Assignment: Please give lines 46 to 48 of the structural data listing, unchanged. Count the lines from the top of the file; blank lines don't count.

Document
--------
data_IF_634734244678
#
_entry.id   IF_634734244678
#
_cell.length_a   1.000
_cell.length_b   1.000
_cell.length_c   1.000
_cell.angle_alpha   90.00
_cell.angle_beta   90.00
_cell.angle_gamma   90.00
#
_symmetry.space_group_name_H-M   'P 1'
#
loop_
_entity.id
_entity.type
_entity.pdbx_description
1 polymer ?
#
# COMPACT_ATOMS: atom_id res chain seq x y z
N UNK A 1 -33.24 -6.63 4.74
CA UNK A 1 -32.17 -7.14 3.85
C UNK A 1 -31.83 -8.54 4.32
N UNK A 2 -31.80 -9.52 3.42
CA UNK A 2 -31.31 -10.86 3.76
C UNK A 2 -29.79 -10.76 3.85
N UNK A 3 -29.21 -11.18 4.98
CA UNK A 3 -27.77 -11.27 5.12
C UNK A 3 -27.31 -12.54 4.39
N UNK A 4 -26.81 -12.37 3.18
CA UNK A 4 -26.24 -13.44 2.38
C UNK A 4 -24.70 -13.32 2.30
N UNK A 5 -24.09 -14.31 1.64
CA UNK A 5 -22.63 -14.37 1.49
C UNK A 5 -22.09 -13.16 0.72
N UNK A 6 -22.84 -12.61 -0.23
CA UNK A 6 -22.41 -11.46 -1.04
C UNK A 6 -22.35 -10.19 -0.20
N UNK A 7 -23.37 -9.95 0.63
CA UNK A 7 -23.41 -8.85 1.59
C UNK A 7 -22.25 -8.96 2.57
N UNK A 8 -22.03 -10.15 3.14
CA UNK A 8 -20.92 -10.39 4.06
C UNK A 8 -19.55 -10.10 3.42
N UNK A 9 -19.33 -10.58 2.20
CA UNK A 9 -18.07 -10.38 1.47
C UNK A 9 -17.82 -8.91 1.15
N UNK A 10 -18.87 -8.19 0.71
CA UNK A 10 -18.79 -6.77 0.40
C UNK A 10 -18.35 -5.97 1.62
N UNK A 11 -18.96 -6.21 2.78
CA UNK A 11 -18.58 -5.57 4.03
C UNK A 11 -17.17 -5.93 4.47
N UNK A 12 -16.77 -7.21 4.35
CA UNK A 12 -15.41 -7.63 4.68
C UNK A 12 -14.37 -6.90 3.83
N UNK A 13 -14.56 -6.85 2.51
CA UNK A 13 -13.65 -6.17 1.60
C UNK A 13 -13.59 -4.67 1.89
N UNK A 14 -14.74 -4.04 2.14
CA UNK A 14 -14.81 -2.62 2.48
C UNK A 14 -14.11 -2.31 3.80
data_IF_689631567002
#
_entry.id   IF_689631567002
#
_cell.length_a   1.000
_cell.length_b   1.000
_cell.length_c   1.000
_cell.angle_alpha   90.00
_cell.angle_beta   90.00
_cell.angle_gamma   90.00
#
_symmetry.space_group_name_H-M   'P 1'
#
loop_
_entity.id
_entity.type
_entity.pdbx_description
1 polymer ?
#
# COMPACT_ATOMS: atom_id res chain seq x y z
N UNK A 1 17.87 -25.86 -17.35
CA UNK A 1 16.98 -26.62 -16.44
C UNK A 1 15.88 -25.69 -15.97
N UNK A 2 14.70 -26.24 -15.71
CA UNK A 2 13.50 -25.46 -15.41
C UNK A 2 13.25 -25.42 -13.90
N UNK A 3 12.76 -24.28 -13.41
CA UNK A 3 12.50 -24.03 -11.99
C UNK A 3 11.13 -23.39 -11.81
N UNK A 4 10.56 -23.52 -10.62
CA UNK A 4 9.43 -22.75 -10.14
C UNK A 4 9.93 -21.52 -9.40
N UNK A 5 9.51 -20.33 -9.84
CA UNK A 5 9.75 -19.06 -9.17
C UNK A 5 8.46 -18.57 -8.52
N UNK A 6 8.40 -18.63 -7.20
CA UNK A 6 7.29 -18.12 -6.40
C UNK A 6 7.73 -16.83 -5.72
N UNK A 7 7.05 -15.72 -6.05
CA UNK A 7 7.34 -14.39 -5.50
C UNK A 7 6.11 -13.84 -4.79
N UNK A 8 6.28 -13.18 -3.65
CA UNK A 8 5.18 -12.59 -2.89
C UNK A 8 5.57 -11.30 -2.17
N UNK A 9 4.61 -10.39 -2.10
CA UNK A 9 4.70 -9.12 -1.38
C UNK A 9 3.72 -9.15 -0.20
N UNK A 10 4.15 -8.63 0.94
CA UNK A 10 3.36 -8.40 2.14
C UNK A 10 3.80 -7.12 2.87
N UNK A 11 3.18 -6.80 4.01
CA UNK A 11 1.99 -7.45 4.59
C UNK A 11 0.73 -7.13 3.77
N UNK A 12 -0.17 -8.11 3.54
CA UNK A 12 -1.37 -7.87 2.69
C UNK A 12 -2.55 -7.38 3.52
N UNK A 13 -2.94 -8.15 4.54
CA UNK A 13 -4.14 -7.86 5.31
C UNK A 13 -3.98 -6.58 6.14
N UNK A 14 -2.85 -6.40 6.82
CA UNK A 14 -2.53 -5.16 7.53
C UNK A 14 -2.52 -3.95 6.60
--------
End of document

CA UNK A 9 -18.07 -10.38 1.47
C UNK A 9 -17.82 -8.91 1.15
N UNK A 10 -18.87 -8.19 0.71